THE absence of school bus service that came up prominently at an exchange of views of the education minister with head teachers and principals of schools and colleges of the capital city on Wednesday is an important issue to reckon with. The absence of proper school bus services cuts both ways — it adds to the risk of students facing accidents and harassment by and misbehaviour of transport workers; it also adds to the education expenses as the guardians need to spend a lot on the travel, from home to schools and back, of the students. School bus services being in place would also ease congestion on the road, especially when classes begin and when they end, as at that time of the day, the number of vehicles exceeds the road capacity, more so in residential areas having a large number of schools and colleges. The discussion led to a proposal for dedicated public transports for school-goers and a 50 per cent concession for students in public transports. The proposal is logical and calls out the government on implementing it. The schools should introduce bus services. If the schools are not financially able to do this, the government should step in.
The finance minister in his budget speech in June proposed the introduction of school buses to ease traffic congestion and to afford students easy and safe travel. The Road Transport Corporation in 2011 started running 14 buses between Pallabi and Azimpur to ease congestion. The number of buses has, unfortunately, now come down to only two. But the proposal is nothing new. In November 2009, the education ministry and authorities of schools and colleges of the capital city in principle agreed to introduce bus services for students. The prime minister in 2015 also ordered the arrangement for school buses. As school bus services could not effectively be introduced even after all this, the government this time needs to be serious about this so that the sufferings of students, and their guardians, could be mitigated. The arrangement for school bus services in an effective manner could ease the sufferings of school-goers. But this does not resolve the other side of the problem. Citizens as such would still be exposed to harassment by and misbehaviour of transport workers; or even the school and college students at other times of the day would remain vulnerable if the government does not attend to the problem in a holistic approach.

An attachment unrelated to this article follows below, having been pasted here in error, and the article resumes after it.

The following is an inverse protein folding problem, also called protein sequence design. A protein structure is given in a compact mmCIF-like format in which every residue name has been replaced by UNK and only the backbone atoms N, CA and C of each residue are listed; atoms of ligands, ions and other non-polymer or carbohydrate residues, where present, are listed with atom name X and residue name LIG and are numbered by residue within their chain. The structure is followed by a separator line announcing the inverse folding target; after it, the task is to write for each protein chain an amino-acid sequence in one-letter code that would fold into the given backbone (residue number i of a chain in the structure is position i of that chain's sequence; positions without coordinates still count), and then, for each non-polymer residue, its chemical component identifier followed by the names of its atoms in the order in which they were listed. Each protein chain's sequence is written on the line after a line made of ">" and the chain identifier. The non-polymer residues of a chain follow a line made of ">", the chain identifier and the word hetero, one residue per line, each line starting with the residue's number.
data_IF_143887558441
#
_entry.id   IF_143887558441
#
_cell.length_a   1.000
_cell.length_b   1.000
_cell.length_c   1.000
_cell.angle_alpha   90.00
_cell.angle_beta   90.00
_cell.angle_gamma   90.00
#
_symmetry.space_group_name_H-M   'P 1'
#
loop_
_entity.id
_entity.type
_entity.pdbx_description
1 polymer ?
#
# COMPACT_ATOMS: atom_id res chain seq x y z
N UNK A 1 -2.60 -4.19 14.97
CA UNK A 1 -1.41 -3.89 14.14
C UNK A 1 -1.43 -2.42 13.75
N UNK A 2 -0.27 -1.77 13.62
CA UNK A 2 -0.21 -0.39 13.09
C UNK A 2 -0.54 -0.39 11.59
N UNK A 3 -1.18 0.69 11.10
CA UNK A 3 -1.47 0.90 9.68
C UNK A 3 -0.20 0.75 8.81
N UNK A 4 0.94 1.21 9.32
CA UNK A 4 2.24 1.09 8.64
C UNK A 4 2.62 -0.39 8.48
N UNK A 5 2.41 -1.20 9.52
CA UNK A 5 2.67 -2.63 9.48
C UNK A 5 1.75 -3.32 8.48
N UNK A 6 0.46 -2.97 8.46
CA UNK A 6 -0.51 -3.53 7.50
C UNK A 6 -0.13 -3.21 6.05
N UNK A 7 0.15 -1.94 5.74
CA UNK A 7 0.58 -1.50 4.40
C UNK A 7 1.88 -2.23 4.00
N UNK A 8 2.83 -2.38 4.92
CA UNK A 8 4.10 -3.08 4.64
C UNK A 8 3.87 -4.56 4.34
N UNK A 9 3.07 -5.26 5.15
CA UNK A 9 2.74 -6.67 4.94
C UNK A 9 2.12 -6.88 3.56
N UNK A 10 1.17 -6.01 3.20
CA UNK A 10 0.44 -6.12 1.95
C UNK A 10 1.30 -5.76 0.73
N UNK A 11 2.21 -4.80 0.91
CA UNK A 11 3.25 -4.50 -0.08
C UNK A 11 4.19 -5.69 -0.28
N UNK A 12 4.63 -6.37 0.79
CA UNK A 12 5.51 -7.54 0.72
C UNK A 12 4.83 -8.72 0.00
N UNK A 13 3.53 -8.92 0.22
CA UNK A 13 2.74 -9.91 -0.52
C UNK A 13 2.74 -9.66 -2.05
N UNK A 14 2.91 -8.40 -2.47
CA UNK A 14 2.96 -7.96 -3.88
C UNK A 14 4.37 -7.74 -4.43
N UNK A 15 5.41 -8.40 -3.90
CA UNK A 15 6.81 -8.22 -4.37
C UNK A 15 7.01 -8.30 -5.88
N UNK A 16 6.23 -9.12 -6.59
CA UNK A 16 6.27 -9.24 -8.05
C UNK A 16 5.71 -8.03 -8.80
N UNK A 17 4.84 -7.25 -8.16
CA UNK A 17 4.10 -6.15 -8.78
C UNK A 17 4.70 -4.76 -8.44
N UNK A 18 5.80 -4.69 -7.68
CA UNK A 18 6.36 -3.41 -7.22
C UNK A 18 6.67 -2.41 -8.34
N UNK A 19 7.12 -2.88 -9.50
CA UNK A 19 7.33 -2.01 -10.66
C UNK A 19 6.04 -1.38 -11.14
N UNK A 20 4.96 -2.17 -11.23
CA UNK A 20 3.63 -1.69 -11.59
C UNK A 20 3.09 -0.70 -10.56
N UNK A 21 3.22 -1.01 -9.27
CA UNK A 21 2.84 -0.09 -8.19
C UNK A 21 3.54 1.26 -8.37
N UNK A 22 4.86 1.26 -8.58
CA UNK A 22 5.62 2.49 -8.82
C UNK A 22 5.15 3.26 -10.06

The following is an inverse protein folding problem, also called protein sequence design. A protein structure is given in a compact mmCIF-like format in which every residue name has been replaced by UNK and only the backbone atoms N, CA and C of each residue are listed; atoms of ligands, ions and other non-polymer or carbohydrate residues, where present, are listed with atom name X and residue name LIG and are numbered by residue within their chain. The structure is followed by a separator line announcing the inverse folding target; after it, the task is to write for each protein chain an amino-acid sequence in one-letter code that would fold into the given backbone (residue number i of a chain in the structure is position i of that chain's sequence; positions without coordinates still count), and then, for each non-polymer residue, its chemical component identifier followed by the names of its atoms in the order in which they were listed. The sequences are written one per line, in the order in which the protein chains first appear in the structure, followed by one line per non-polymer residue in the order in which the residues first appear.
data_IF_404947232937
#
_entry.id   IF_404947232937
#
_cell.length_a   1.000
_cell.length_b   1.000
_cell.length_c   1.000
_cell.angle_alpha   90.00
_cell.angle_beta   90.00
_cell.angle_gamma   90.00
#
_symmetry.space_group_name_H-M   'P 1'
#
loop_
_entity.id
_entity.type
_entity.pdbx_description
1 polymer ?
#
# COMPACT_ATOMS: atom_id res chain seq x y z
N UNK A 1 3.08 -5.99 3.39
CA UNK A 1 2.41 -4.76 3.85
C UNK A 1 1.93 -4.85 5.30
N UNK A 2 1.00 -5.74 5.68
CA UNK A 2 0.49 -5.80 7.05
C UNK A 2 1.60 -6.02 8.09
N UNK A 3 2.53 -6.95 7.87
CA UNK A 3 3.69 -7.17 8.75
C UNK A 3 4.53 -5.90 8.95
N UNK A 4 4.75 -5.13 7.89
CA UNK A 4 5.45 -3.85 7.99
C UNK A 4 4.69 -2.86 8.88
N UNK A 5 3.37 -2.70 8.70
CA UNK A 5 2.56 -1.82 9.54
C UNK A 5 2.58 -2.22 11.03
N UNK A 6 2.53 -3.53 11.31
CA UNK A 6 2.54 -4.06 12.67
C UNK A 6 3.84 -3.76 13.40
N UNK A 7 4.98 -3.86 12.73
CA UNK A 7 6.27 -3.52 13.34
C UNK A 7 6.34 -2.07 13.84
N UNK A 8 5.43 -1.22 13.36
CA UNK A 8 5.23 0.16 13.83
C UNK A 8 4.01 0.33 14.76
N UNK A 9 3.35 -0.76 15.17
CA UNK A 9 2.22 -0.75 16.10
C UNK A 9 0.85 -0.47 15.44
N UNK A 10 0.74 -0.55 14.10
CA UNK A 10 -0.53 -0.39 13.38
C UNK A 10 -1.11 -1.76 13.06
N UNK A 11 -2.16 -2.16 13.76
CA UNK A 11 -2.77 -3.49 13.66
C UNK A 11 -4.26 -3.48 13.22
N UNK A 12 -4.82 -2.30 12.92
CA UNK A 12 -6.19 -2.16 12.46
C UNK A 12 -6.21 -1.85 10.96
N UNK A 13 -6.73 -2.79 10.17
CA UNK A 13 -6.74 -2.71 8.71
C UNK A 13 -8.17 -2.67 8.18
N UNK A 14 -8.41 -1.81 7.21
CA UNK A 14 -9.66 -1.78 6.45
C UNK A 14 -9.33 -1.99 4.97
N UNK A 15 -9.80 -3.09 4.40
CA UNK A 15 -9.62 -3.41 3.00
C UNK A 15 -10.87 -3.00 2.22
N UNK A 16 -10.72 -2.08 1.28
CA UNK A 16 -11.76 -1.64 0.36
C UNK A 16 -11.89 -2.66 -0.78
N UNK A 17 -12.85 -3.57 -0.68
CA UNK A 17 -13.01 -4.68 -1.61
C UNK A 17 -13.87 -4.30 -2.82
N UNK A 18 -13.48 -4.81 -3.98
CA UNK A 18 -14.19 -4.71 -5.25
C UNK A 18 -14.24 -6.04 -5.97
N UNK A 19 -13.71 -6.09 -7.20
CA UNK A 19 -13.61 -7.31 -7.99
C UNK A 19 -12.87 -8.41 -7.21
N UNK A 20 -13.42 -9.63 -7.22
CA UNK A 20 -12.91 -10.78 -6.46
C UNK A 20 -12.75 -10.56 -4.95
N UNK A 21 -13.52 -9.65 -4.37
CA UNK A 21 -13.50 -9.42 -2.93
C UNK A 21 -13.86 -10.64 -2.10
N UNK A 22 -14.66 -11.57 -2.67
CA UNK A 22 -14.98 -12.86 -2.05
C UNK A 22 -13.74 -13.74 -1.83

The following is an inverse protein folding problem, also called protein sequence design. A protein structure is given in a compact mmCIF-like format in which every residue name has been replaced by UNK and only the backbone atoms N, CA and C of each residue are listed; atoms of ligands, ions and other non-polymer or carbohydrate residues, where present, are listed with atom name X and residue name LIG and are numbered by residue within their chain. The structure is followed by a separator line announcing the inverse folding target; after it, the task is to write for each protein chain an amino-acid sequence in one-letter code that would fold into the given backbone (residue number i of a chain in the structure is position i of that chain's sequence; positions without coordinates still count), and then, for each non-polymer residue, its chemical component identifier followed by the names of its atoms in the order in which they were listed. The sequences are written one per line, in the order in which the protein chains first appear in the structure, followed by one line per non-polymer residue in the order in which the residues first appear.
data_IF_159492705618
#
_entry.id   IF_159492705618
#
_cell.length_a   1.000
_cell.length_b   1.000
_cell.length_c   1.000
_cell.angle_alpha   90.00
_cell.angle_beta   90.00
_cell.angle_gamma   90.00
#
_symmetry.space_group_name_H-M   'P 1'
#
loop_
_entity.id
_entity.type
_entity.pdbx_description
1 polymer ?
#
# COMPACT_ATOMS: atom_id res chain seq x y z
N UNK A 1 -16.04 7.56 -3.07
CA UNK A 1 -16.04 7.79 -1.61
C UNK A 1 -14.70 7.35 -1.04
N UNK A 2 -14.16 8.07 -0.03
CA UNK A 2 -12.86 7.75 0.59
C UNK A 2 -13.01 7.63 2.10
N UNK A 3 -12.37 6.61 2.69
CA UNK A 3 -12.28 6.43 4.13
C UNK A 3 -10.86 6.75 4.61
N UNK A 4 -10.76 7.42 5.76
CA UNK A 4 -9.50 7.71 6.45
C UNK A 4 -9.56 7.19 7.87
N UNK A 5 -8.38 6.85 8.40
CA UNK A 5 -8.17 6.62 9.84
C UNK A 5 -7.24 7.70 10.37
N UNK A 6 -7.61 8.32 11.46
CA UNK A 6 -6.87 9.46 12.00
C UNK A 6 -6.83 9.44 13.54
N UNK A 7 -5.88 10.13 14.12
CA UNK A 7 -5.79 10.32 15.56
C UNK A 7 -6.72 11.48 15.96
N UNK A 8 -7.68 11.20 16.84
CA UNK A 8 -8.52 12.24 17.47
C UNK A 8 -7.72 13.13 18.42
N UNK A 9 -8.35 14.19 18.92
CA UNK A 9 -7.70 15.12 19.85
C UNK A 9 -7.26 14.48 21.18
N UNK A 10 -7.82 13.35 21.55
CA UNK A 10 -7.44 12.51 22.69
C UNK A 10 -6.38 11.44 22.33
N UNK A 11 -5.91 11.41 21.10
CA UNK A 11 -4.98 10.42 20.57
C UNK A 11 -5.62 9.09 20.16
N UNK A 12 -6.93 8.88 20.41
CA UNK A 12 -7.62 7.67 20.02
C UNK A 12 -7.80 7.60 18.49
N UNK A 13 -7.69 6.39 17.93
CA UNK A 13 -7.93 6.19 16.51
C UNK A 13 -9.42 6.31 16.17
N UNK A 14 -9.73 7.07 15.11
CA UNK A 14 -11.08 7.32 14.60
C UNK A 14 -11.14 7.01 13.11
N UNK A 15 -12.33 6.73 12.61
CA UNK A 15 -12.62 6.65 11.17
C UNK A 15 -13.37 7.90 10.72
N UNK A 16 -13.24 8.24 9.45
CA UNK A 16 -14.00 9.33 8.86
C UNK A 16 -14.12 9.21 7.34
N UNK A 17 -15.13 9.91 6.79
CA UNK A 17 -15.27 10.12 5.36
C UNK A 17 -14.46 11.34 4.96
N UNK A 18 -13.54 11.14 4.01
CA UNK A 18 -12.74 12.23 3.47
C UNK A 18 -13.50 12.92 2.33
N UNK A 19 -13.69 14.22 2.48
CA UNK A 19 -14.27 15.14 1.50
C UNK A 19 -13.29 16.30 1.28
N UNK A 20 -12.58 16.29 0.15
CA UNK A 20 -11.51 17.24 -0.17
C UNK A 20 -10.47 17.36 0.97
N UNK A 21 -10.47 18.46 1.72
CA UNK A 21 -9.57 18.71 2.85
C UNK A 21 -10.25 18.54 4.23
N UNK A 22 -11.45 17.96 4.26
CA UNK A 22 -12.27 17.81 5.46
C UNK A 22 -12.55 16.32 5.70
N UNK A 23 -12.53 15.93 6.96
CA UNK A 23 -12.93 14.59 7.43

The government, first of all, must make the city transport system a priority agenda to develop it so much that citizens benefit from it. It must streamline the road transport administration, invest more in it and make the system functional. The government must enhance the capability of the Road Transport Corporation by ridding it of corruption and chaos and arming it up with the required human resources as no improvement in the Road Transport Authority would be meaningful unless the Road Trransport Corporation is improved. The government must also force private transport owners to make their workers behave in all times.
Want stories like this in your inbox?
Sign up to exclusive daily email
More Stories from Editorial